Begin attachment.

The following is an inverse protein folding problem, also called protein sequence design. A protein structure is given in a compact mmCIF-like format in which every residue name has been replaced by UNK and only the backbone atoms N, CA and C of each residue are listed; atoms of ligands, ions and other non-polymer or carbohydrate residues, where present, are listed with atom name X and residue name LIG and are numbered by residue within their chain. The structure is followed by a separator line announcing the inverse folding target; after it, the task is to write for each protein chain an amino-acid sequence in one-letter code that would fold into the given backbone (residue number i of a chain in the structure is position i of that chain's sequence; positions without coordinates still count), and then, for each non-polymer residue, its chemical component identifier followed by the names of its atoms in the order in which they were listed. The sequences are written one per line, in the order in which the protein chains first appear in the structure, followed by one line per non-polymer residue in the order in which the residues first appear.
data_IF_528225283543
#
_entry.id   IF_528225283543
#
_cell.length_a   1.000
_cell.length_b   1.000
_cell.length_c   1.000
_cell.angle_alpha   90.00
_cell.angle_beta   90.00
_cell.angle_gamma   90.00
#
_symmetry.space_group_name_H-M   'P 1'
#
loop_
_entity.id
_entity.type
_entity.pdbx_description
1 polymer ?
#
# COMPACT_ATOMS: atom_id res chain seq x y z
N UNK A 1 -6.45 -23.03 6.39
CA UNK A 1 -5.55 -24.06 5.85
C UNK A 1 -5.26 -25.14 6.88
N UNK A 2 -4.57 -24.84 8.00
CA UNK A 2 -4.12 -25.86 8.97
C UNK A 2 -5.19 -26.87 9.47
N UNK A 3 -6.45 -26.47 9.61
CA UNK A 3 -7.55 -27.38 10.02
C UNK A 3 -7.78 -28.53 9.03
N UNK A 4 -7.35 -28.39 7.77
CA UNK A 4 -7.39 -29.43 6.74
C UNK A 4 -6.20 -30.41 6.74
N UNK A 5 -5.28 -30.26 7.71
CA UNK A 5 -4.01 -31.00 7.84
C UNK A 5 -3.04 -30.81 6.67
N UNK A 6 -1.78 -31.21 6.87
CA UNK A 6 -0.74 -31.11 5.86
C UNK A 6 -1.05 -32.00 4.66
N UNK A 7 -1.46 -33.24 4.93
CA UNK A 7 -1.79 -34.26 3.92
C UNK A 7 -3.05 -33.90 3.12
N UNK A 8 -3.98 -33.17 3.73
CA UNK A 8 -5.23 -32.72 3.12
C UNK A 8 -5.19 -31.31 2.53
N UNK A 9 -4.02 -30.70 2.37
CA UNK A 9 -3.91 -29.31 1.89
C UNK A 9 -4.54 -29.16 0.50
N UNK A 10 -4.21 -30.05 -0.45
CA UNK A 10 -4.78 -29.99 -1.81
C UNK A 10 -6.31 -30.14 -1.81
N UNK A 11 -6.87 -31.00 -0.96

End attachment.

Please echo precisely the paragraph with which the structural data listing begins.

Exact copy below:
The following is an inverse protein folding problem, also called protein sequence design. A protein structure is given in a compact mmCIF-like format in which every residue name has been replaced by UNK and only the backbone atoms N, CA and C of each residue are listed; atoms of ligands, ions and other non-polymer or carbohydrate residues, where present, are listed with atom name X and residue name LIG and are numbered by residue within their chain. The structure is followed by a separator line announcing the inverse folding target; after it, the task is to write for each protein chain an amino-acid sequence in one-letter code that would fold into the given backbone (residue number i of a chain in the structure is position i of that chain's sequence; positions without coordinates still count), and then, for each non-polymer residue, its chemical component identifier followed by the names of its atoms in the order in which they were listed. The sequences are written one per line, in the order in which the protein chains first appear in the structure, followed by one line per non-polymer residue in the order in which the residues first appear.